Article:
Changeover valves of the prior art have not provided a means for compensation of temperature effect. Such prior art is represented by U.S. Pat. No. 5,549,138, in which a solid annular load ring is threaded into the valve body with a predetermined torque in order to exert the proper seating forces between the spherically shaped crossover member and the seats. The seat load is thus initially set during the assembly of the valve and is determined by the ambient temperature at the time of such assembly. Because the assembled load train is solid, any thermal growth subsequent to assembly will result in a change in the seat load. Such loads can result in higher operating forces, i.e. higher torque required to operate the valve, and if such thermal growth is sufficiently great, can actually damage the seats resulting in failure of the changeover valve. As a consequence, changeover valves of the prior art are inherently confined to a narrow range of operating temperatures at which they are approved for use and an upper limit or maximum temperature to which they may be subjected.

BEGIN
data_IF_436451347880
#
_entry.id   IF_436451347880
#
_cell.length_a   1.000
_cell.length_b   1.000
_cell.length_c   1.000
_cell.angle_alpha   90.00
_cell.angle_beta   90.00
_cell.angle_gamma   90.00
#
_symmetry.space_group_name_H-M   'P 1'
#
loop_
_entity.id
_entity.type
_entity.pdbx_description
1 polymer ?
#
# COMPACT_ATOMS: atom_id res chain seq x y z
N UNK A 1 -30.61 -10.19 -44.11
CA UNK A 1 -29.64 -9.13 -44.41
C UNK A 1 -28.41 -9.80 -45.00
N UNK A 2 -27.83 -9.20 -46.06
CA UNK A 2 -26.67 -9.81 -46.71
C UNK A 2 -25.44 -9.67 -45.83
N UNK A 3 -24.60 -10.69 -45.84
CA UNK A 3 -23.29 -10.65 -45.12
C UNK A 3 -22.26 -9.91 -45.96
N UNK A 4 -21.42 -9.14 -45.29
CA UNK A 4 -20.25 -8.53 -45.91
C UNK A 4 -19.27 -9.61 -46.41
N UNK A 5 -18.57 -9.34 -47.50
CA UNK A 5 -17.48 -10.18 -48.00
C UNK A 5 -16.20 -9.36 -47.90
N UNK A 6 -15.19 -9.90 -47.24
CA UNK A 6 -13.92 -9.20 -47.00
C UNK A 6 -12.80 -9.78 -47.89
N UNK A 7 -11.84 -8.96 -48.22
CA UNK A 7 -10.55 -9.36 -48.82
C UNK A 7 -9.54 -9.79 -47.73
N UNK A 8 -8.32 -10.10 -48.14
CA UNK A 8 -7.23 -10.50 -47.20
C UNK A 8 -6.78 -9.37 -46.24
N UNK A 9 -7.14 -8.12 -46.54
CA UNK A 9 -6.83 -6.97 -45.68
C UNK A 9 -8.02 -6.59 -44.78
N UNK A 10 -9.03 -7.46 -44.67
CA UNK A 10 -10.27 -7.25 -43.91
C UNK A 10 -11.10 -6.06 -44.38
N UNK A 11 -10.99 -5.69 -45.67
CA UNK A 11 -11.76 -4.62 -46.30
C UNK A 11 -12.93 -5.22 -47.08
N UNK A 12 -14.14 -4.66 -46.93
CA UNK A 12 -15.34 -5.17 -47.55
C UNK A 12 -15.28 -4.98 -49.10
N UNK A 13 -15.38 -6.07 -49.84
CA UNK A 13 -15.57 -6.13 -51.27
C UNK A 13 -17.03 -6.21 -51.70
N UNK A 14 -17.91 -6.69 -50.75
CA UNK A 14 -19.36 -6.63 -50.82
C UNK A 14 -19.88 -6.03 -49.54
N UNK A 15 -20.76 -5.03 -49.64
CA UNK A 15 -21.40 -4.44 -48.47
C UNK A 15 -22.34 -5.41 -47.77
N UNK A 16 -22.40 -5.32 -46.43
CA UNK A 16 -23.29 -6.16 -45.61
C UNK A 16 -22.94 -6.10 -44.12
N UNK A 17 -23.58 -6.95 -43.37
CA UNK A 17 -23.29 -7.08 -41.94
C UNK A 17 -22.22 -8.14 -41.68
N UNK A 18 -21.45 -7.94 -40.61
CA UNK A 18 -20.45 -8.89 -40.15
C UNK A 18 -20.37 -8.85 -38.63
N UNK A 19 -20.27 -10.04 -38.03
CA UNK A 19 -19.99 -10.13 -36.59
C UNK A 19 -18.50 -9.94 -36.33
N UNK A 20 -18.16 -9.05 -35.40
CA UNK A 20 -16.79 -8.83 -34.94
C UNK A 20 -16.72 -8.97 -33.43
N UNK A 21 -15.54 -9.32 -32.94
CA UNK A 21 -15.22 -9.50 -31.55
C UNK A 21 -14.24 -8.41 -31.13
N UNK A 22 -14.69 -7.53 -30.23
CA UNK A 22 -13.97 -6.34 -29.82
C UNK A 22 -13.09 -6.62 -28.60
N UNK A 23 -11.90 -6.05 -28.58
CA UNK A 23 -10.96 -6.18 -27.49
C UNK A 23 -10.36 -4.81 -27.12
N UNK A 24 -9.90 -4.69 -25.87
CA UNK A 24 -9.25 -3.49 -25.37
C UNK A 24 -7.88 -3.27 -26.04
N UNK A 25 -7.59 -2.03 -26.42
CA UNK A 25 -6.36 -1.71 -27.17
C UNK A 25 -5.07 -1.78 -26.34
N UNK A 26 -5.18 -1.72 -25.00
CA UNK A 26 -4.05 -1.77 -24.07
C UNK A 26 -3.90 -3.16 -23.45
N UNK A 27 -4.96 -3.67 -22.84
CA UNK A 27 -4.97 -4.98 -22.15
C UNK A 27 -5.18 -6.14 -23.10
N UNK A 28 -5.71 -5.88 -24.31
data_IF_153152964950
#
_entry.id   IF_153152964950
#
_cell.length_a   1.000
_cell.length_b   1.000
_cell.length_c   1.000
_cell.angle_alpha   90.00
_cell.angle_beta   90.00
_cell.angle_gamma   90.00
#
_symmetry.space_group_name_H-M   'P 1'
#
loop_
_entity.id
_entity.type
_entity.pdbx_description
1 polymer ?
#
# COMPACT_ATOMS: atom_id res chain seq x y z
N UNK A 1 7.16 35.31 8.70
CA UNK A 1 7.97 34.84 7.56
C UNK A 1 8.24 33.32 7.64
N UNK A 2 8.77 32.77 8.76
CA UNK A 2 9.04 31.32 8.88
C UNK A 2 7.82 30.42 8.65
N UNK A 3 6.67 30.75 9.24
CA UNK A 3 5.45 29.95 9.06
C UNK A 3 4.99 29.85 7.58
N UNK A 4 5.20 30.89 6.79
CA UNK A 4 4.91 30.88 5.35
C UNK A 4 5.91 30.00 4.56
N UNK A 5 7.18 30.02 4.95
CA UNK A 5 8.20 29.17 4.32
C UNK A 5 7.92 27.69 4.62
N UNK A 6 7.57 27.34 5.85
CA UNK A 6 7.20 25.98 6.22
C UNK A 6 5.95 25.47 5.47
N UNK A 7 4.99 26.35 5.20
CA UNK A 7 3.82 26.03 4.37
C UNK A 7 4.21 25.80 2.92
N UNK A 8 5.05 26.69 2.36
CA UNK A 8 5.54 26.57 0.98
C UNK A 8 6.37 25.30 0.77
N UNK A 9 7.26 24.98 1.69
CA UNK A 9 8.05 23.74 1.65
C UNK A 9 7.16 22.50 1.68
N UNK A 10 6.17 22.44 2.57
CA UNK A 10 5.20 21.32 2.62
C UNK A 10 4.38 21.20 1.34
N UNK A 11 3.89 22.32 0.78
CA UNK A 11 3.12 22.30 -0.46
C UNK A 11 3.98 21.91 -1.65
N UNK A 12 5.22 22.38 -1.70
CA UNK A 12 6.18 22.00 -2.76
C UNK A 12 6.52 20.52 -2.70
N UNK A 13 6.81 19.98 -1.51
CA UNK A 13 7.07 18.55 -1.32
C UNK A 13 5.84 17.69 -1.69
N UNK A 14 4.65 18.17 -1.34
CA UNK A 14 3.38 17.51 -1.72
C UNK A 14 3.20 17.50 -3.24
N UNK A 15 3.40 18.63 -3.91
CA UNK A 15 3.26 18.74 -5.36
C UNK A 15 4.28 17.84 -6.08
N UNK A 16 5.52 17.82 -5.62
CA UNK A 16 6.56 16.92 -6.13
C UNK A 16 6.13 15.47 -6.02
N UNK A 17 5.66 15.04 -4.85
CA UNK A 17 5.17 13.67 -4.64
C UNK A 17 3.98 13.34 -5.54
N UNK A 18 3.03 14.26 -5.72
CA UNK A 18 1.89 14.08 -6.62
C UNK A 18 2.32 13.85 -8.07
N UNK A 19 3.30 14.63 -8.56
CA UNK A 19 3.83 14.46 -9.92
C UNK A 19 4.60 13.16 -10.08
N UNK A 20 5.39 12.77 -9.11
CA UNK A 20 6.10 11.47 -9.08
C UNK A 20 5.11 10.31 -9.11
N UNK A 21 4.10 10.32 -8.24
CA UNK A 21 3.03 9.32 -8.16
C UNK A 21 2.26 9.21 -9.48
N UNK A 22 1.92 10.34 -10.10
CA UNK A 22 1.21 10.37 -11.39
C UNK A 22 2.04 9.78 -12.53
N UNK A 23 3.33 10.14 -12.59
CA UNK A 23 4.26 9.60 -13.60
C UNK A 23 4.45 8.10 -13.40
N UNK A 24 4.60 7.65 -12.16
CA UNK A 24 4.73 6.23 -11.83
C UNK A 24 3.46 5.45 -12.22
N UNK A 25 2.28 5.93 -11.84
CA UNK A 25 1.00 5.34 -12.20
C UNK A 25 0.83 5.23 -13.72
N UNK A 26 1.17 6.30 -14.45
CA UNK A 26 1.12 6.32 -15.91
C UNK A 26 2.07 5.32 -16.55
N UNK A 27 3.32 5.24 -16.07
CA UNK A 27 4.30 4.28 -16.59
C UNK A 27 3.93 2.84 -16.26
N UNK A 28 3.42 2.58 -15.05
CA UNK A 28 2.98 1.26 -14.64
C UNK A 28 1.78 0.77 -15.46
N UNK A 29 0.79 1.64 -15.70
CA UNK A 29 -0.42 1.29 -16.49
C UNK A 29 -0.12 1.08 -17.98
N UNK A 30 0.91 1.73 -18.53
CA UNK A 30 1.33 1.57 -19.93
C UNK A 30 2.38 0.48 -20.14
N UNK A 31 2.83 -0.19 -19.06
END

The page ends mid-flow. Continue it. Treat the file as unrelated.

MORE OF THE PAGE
The present invention solves the recited problems of the prior art and provides a changeover valve which accommodates more severe thermal transients, which may be used at higher temperatures, which has a greater range of acceptable operating conditions, which maintains a nearly constant seat load over a wide range of temperature changes, which may be easily retrofitted into existing changeover valves, and which is relatively simple and inexpensive to manufacture, assemble and maintain.
These and other attributes of the present invention, and many of the attendant advantages thereof, will become more readily apparent from perusal of the following description and the accompanying drawings, wherein;